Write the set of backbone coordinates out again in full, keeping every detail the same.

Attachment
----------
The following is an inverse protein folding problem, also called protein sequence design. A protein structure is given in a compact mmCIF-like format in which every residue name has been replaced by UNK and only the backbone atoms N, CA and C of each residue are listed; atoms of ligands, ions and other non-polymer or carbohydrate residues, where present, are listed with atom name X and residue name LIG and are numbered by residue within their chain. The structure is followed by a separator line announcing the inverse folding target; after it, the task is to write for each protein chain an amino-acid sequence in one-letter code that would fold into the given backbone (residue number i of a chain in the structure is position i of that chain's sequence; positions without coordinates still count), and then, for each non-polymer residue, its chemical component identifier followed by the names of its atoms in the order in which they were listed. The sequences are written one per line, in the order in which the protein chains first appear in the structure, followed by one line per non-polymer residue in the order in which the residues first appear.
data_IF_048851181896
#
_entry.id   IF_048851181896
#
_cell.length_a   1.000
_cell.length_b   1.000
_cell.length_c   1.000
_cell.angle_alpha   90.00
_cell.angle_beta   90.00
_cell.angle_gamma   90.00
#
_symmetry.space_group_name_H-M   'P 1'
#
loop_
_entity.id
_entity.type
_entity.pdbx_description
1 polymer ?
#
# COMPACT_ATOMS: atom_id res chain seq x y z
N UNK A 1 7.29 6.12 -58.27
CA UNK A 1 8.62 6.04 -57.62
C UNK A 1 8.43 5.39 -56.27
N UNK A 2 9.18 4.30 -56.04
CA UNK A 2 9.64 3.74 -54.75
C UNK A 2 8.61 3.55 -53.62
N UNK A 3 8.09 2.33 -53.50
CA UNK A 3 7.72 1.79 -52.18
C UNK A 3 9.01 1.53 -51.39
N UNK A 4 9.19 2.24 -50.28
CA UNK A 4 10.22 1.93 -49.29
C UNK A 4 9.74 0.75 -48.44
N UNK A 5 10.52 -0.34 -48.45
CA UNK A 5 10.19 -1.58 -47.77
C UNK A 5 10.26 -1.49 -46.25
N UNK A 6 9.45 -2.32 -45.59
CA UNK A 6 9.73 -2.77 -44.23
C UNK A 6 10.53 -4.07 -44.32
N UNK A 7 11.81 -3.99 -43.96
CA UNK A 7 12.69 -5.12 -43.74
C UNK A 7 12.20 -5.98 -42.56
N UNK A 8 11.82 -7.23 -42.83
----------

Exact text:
The following is an inverse protein folding problem, also called protein sequence design. A protein structure is given in a compact mmCIF-like format in which every residue name has been replaced by UNK and only the backbone atoms N, CA and C of each residue are listed; atoms of ligands, ions and other non-polymer or carbohydrate residues, where present, are listed with atom name X and residue name LIG and are numbered by residue within their chain. The structure is followed by a separator line announcing the inverse folding target; after it, the task is to write for each protein chain an amino-acid sequence in one-letter code that would fold into the given backbone (residue number i of a chain in the structure is position i of that chain's sequence; positions without coordinates still count), and then, for each non-polymer residue, its chemical component identifier followed by the names of its atoms in the order in which they were listed. The sequences are written one per line, in the order in which the protein chains first appear in the structure, followed by one line per non-polymer residue in the order in which the residues first appear.
data_IF_048851181896
#
_entry.id   IF_048851181896
#
_cell.length_a   1.000
_cell.length_b   1.000
_cell.length_c   1.000
_cell.angle_alpha   90.00
_cell.angle_beta   90.00
_cell.angle_gamma   90.00
#
_symmetry.space_group_name_H-M   'P 1'
#
loop_
_entity.id
_entity.type
_entity.pdbx_description
1 polymer ?
#
# COMPACT_ATOMS: atom_id res chain seq x y z
N UNK A 1 7.29 6.12 -58.27
CA UNK A 1 8.62 6.04 -57.62
C UNK A 1 8.43 5.39 -56.27
N UNK A 2 9.18 4.30 -56.04
CA UNK A 2 9.64 3.74 -54.75
C UNK A 2 8.61 3.55 -53.62
N UNK A 3 8.09 2.33 -53.50
CA UNK A 3 7.72 1.79 -52.18
C UNK A 3 9.01 1.53 -51.39
N UNK A 4 9.19 2.24 -50.28
CA UNK A 4 10.22 1.93 -49.29
C UNK A 4 9.74 0.75 -48.44
N UNK A 5 10.52 -0.34 -48.45
CA UNK A 5 10.19 -1.58 -47.77
C UNK A 5 10.26 -1.49 -46.25
N UNK A 6 9.45 -2.32 -45.59
CA UNK A 6 9.73 -2.77 -44.23
C UNK A 6 10.53 -4.07 -44.32
N UNK A 7 11.81 -3.99 -43.96
CA UNK A 7 12.69 -5.12 -43.74
C UNK A 7 12.20 -5.98 -42.56
N UNK A 8 11.82 -7.23 -42.83